My take-away on this chapter is: The different styles of research that are available and able to help us as teachers to further help our students be successful. On page 76 it mentions that data is lifeless without purpose and interpretation. If we aren’t diligent about our intent on being successful and researching with a purpose, then we shouldn’t be doing it. We need to know the bottom line of what we want to find out. Sometimes won’t know what you are looking for until after you have collected it.” So, over collecting is better than not getting enough data.
I also discovered that action research is different than scientific research (to me). We aren’t trying to PROVE something, we are making discoveries and learning. I always thought we would have to prove our theory, but we don’t and that helps with my thinking and moving forward with action research.
The 3 main parts of collecting data in action research are: observation, interview, and artifact collection.
Observation: This means to watch the subject in which you want to learn from. This could be the teacher, student, parent, administration. Whomever you are wanting to take data on. This could be while in the classroom, on the playground, wherever your subject is that you want to observe. Taking notes is always helpful. Video (audio too) might be another useful tool.
Interviews: This can be formal or informal. It means to ask questions of the people whom you are seeking the data. It may be helpful to ask questions of those around the situation as well to get some background knowledge and help bridge the gap to learning. Listening is the key piece to this. If we want to be successful action researchers, we will want to actively listen to the people in which we are interviewing. This means we need to leave our bias and opinions at the door.
Artifacts: When I used to think of an artifact, I thought I was looking at history from long ago. This is not the case in action research. This means any form of concrete work. For example, I might collect my 2nd grade class’s writing assignment, or their skeleton book reports they did. This is an example of an artifact.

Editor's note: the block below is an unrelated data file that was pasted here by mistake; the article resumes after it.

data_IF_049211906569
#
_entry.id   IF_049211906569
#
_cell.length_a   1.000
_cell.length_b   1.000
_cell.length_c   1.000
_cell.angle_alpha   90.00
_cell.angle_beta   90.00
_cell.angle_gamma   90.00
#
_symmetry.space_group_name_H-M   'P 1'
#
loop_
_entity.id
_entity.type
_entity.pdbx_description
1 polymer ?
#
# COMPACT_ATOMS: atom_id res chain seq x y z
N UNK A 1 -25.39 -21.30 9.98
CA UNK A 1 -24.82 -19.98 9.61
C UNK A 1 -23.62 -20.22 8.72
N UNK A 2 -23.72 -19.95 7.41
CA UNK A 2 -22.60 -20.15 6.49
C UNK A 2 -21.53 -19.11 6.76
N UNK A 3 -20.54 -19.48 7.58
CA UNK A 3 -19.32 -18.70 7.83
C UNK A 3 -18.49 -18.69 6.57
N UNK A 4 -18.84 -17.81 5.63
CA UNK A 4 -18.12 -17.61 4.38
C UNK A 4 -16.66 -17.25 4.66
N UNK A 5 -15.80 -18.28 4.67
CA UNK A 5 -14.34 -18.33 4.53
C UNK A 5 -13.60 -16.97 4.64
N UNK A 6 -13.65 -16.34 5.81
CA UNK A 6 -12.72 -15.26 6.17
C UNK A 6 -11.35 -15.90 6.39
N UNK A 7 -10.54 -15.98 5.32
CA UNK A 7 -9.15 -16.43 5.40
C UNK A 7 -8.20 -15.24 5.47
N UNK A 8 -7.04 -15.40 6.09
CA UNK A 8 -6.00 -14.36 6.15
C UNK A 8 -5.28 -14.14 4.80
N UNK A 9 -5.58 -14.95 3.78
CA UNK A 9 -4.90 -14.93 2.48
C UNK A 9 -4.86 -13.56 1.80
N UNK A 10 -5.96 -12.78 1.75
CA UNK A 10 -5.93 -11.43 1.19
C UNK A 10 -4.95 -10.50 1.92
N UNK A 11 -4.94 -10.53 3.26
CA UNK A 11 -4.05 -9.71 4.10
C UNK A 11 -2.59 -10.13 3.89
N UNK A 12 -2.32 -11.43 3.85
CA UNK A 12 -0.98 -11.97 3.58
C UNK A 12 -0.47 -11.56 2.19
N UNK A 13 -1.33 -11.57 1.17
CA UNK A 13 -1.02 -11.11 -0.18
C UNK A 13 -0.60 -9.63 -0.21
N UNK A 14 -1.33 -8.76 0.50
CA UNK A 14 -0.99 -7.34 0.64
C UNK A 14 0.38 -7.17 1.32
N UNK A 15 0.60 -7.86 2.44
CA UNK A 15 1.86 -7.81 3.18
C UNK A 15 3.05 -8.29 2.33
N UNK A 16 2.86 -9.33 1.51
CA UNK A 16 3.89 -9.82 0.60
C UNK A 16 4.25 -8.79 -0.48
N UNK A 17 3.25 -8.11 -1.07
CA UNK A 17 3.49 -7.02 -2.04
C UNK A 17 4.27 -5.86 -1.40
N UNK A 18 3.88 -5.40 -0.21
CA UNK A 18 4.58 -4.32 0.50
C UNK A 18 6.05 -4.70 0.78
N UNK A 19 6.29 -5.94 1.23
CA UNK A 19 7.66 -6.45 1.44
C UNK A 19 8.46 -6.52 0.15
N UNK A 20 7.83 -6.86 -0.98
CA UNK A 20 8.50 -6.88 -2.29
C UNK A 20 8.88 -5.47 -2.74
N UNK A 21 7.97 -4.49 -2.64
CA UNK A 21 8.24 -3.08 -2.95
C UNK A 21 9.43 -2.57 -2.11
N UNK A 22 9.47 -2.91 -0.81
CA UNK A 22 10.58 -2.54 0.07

Triangulation: This means to add all 3 together. Like 3 sides of a triangle, this research is all linked and will help us become successful action researchers.
I was excited to see that even if I wasn’t going to be writing up an official report or submitting my “research”, as a teacher I will always be doing at least one of these methods, if not all of them while I am teaching. I will be the ultimate action researcher. I will have data to use at anytime during my career.
Being organized and keeping a journal is something that is stressed during our learning to become a teacher. We have so many intricate parts of our day with and without the students to remember, that journaling will help empty our brain and let more room in. This will help with our research by keeping a physical notebook. The term notebook is also used in this chapter (p 85) as a way to organize the data that we collect.
Again the word trustworthy appears. We care about our students and we want them to be successful. We also want to be successful. We need our data to be trustworthy. We also need to trust those that we are asking for help from. Collaboration is a big part of teaching. I say in parenting it takes a village to help raise children, and I believe that in teaching as well. Of the 5 elements of being trustworthy in our action design, I believe in honoring multiple perspectives and developing a strong sense of connection. Finding these in your action research will make you a stronger teacher and researcher. This will benefit everyone.
Just because we are teachers and think we know what is best for our students or seek to find that out. We need to make sure we honor our students or the people we are researching by gaining permission. This is an ethical step and one that will add to our being trust worthy.
These were the highlights for me for Chapter 3. I know that if I follow these and stay true to myself, I will become a successful action researcher as well as a successful teacher. Observing others will help take a look at the inner me and make me a stronger educator and person.